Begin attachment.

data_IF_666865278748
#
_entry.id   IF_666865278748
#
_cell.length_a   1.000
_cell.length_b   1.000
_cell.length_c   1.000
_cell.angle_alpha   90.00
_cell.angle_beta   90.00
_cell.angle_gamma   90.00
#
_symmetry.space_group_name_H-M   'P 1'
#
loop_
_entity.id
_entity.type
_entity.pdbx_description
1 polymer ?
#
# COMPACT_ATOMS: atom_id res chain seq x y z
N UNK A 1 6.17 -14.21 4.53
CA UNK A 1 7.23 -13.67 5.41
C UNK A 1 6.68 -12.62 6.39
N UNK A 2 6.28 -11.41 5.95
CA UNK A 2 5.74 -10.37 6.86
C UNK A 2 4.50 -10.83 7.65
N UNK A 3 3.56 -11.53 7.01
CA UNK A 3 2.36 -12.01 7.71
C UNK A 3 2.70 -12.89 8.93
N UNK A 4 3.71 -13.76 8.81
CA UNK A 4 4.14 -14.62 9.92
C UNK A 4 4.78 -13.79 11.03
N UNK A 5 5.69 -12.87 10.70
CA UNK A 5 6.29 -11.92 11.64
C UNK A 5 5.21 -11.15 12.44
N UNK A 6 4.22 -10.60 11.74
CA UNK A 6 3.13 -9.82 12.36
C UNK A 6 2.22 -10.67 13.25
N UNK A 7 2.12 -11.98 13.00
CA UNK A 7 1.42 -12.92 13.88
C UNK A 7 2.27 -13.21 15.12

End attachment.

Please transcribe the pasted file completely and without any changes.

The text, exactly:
data_IF_666865278748
#
_entry.id   IF_666865278748
#
_cell.length_a   1.000
_cell.length_b   1.000
_cell.length_c   1.000
_cell.angle_alpha   90.00
_cell.angle_beta   90.00
_cell.angle_gamma   90.00
#
_symmetry.space_group_name_H-M   'P 1'
#
loop_
_entity.id
_entity.type
_entity.pdbx_description
1 polymer ?
#
# COMPACT_ATOMS: atom_id res chain seq x y z
N UNK A 1 6.17 -14.21 4.53
CA UNK A 1 7.23 -13.67 5.41
C UNK A 1 6.68 -12.62 6.39
N UNK A 2 6.28 -11.41 5.95
CA UNK A 2 5.74 -10.37 6.86
C UNK A 2 4.50 -10.83 7.65
N UNK A 3 3.56 -11.53 7.01
CA UNK A 3 2.36 -12.01 7.71
C UNK A 3 2.70 -12.89 8.93
N UNK A 4 3.71 -13.76 8.81
CA UNK A 4 4.14 -14.62 9.92
C UNK A 4 4.78 -13.79 11.03
N UNK A 5 5.69 -12.87 10.70
CA UNK A 5 6.29 -11.92 11.64
C UNK A 5 5.21 -11.15 12.44
N UNK A 6 4.22 -10.60 11.74
CA UNK A 6 3.13 -9.82 12.36
C UNK A 6 2.22 -10.67 13.25
N UNK A 7 2.12 -11.98 13.00
CA UNK A 7 1.42 -12.92 13.88
C UNK A 7 2.27 -13.21 15.12